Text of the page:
A few years ago, it would have been absurd to suggest that Radio 2 would be a major influence on the record buying public. Quiet FM? With its roster of DJs of pensionable age? The home of Steve Wright and Jimmy Young? The home of David flippin’ Jacobs?
Times have changed though, and with the arrival of talented broadcasters such as Mark Radcliffe, Jonathan Ross and Jeremy Vine, your mum and dad’s favourite station has now almost become fashionable. Indeed, it can even claim credit for breaking several new acts, such as Norah Jones and Jamie Cullum.
Say what you like about Jones or Cullum’s music but they are both extremely talented artists. Yet it’s not all good news. Radio 2 has also single-handedly inflicted the drab yet inexplicably popular Katie Melua, and now along comes another favourite of Terry Wogan, Lucie Silvas.
One quote on the CD sleeve describes Silvas as a “cross between Pink and Alicia Keys“. The reality though is far less feisty – Beverley Craven is probably the more appropriate comparison. Breathe In is packed with insipid piano ballads that almost redefine the word ‘drippy’. Silvas does have a nice voice (although comparing her to Christina Aguilera, as her press release does, is surely stretching things a bit), but over a course of a full album her style becomes a little wearying.
On the positive side though, she does have an ear for a memorable tune. The title track in particular has a lovely Corrs-like chorus and is one of the more upbeat songs on the album. The single What You’re Made Of is also a highlight, with the excellent production lending the song a very dramatic air. The inclusion of a cover version of Metallica‘s Nothing Else Matters is, if nothing else, very brave, considering the huge amounts of wrath that’s she bound to attract from hardcore metal fans!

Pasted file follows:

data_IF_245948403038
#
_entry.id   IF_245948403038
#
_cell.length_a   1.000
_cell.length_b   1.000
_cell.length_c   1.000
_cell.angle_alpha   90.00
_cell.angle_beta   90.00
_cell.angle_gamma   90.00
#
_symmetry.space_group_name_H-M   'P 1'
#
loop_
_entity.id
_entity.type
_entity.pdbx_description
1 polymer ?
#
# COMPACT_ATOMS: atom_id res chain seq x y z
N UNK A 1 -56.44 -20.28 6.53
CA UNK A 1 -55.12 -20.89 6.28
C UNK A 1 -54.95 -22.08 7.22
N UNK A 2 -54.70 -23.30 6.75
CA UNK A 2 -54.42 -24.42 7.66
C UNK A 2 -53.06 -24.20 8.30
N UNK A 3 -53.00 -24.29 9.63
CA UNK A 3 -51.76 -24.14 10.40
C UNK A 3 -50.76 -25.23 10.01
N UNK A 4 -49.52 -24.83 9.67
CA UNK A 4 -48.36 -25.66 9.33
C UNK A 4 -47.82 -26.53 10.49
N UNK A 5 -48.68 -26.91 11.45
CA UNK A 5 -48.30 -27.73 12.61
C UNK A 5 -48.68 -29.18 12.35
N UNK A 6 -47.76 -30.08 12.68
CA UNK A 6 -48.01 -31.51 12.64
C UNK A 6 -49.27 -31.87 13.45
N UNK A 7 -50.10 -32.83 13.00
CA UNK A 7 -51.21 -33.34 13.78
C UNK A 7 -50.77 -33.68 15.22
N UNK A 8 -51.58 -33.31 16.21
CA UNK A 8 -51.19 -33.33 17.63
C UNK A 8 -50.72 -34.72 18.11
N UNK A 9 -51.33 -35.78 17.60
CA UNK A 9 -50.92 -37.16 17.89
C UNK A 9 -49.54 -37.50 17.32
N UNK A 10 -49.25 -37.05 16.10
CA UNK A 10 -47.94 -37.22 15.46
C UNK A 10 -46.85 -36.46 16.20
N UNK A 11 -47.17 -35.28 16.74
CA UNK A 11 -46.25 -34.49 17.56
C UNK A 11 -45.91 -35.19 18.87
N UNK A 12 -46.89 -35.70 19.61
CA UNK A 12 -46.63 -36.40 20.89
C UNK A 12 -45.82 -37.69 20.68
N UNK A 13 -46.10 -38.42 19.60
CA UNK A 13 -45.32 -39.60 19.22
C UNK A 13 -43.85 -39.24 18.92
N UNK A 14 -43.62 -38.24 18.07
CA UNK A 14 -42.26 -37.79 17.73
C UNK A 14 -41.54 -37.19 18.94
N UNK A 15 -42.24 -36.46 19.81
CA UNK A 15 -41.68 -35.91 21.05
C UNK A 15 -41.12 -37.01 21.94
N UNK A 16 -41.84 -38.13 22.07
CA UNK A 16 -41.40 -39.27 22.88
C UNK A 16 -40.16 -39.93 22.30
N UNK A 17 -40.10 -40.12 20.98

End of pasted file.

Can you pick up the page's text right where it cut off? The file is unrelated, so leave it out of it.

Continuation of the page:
So in small doses, Lucie Silvas is fine. However, with a lack of variety amongst the tracks on her debut album, she’s going to have to be careful not to be dubbed a one-trick pony. Tracks such as Like You Love Me and Last Man Standing drift in pleasantly, hang around for a couple of minutes and float off again, leaving no discernible impression.
Breathe In could accurately be described as aural wallpaper. Silvas will undoubtedly become the star that her record company are banking on her being. She’s young and attractive, while her target audience isn’t looking for anything particularly cutting edge or challenging so therefore this will probably sell bucketloads. It would just be nice to hear a bit of soul and depth in these polished, professional, yet ultimately bland songs.